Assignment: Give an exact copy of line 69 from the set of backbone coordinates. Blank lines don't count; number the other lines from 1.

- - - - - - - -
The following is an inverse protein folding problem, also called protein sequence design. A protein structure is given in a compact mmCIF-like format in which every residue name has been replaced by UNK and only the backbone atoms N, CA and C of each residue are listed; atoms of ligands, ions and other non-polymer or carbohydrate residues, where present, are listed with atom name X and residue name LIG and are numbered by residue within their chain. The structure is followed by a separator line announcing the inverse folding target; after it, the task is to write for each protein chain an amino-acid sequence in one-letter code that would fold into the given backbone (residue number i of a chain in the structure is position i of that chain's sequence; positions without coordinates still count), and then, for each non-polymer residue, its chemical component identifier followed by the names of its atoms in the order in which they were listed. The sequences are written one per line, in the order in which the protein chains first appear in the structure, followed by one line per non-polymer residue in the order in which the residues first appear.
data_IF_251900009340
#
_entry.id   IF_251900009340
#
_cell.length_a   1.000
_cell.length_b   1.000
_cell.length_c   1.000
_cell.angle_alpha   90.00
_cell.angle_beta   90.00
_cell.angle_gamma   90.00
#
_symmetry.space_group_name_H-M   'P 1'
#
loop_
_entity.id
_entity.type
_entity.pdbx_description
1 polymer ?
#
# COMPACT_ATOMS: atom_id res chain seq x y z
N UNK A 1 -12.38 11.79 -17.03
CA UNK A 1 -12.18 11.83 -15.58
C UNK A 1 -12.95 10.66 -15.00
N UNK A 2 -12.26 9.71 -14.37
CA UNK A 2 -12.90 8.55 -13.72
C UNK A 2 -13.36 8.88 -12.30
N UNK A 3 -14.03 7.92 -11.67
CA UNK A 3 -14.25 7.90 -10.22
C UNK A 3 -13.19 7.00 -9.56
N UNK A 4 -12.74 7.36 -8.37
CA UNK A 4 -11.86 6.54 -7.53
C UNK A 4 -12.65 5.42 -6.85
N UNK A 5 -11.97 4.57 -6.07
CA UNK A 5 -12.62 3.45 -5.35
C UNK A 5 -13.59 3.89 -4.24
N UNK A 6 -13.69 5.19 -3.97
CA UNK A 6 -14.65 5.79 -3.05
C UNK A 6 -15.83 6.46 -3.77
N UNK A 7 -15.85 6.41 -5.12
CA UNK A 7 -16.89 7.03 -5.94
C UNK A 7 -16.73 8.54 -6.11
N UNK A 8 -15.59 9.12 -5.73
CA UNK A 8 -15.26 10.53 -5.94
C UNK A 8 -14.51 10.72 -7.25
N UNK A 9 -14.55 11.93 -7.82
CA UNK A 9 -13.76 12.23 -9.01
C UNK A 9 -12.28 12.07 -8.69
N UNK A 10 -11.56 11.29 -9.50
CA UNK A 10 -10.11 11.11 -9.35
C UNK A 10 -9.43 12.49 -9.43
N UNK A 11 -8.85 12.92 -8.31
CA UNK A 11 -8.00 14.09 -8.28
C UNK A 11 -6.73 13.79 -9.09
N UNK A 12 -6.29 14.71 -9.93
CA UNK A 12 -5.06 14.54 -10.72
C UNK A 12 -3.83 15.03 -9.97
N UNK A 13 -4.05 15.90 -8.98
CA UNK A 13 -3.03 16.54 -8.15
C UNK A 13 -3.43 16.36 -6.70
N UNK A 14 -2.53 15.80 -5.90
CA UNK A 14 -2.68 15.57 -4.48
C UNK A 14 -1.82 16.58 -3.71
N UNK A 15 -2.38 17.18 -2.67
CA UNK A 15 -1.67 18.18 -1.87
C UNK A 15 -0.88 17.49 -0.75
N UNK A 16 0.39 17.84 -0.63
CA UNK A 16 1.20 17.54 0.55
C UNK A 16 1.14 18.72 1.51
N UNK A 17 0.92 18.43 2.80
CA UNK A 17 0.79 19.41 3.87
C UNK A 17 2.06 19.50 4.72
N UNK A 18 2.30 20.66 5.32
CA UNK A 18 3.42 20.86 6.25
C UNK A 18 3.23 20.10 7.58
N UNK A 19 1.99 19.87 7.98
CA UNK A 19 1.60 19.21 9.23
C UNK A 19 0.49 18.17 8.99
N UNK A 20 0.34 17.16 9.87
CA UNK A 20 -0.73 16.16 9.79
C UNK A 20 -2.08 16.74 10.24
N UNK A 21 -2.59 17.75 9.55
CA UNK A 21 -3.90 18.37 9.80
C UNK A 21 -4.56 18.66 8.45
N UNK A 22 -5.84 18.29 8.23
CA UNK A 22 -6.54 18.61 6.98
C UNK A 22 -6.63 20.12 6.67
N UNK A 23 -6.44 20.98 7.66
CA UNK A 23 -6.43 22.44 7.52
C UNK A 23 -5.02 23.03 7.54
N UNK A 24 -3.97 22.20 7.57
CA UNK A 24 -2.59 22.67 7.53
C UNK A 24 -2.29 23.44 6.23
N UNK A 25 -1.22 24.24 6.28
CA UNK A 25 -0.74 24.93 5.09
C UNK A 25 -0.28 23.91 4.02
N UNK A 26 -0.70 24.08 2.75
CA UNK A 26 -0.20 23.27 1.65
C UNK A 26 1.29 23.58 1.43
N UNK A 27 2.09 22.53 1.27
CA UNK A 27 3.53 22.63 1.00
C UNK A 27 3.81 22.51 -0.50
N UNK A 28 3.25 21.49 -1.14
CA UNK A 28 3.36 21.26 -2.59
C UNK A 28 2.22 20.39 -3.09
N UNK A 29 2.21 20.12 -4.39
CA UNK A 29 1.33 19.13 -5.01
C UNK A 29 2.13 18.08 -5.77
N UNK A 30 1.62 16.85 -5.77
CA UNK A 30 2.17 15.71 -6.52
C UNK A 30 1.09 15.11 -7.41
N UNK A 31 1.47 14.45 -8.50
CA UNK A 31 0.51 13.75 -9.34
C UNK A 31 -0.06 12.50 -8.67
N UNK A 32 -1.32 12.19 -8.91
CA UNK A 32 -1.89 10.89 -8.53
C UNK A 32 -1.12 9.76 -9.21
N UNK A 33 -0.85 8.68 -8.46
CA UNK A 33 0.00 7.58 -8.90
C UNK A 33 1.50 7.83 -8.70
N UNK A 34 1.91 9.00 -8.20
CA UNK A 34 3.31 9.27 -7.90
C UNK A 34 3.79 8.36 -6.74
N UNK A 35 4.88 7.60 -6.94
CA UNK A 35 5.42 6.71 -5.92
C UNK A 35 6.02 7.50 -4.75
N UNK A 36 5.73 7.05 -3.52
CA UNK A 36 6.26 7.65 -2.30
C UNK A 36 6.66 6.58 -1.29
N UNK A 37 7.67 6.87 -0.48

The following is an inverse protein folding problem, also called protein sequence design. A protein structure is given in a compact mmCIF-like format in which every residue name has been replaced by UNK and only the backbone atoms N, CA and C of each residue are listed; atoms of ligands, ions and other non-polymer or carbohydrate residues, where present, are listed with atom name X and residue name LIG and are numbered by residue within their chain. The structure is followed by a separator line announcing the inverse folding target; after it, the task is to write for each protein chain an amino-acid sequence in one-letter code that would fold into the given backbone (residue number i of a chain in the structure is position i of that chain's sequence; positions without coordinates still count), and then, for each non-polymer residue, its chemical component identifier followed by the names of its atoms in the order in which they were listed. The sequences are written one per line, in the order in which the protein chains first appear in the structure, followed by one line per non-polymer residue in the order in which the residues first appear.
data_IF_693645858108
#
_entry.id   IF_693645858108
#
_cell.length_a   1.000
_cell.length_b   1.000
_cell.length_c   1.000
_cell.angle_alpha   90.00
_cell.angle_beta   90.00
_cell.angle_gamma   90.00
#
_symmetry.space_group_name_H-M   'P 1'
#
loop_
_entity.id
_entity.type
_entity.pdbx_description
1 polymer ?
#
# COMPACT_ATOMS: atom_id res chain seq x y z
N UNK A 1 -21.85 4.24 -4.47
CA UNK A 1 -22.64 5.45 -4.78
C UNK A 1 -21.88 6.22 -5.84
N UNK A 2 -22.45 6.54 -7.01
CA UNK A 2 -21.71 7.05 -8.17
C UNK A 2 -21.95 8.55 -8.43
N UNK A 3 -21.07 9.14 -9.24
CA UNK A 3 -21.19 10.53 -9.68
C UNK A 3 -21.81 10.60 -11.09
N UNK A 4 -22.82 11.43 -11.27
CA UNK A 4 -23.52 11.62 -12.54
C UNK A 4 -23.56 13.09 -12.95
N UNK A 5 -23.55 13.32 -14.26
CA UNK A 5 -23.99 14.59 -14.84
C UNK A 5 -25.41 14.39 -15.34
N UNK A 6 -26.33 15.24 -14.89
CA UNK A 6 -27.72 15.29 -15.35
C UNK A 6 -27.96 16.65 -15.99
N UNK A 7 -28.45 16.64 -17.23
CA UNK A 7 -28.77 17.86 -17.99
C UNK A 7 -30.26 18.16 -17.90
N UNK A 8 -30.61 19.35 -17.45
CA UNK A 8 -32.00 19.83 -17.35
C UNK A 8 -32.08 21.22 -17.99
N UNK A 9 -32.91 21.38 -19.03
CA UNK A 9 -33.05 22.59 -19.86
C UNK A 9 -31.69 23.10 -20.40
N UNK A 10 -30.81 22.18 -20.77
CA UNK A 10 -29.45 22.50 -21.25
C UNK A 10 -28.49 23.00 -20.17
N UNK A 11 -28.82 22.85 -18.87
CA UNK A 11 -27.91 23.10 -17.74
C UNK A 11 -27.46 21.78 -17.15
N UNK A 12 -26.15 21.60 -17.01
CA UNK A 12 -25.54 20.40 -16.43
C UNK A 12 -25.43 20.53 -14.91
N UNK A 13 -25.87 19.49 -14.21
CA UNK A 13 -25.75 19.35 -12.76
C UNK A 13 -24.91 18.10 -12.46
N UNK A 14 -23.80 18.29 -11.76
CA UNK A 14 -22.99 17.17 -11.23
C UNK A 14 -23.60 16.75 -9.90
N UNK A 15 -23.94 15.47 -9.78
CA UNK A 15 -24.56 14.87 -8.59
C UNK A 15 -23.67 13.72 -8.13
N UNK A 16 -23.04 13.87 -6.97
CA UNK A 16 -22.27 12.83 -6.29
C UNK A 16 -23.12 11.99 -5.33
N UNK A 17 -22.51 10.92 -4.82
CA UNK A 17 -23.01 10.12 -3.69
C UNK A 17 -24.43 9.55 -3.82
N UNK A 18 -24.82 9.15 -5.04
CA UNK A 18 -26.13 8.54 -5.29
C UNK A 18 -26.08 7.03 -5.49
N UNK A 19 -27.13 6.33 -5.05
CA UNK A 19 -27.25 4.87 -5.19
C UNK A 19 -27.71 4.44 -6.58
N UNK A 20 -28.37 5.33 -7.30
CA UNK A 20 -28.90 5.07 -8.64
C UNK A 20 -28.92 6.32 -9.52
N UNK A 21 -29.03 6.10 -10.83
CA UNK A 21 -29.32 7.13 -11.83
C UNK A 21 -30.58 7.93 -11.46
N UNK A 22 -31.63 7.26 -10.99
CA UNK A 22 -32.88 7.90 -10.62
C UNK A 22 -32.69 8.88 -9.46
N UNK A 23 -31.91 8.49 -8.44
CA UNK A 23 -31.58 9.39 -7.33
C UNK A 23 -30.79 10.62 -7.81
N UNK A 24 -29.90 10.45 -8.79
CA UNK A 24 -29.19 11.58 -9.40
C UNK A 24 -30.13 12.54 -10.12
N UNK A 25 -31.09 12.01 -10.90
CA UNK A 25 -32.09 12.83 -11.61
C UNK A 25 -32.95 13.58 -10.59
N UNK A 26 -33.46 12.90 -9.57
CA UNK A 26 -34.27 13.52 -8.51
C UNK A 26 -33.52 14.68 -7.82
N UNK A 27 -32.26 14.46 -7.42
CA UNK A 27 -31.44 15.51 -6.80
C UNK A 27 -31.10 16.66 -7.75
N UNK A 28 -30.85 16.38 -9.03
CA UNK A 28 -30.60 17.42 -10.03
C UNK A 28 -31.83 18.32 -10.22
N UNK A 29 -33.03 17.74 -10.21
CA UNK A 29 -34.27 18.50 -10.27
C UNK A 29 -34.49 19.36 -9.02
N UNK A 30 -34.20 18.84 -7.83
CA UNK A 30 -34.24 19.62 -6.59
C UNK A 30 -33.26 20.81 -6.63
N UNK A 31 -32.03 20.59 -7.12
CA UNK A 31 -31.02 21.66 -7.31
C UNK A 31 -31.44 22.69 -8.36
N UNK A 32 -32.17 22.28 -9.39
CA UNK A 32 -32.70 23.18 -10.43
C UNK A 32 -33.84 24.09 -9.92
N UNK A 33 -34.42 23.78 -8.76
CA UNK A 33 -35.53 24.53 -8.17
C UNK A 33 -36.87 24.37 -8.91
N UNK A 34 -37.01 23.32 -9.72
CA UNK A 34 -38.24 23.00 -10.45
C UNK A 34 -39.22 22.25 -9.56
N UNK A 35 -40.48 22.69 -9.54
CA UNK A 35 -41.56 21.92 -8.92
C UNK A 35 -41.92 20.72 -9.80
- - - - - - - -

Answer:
C UNK A 16 1.14 18.72 1.51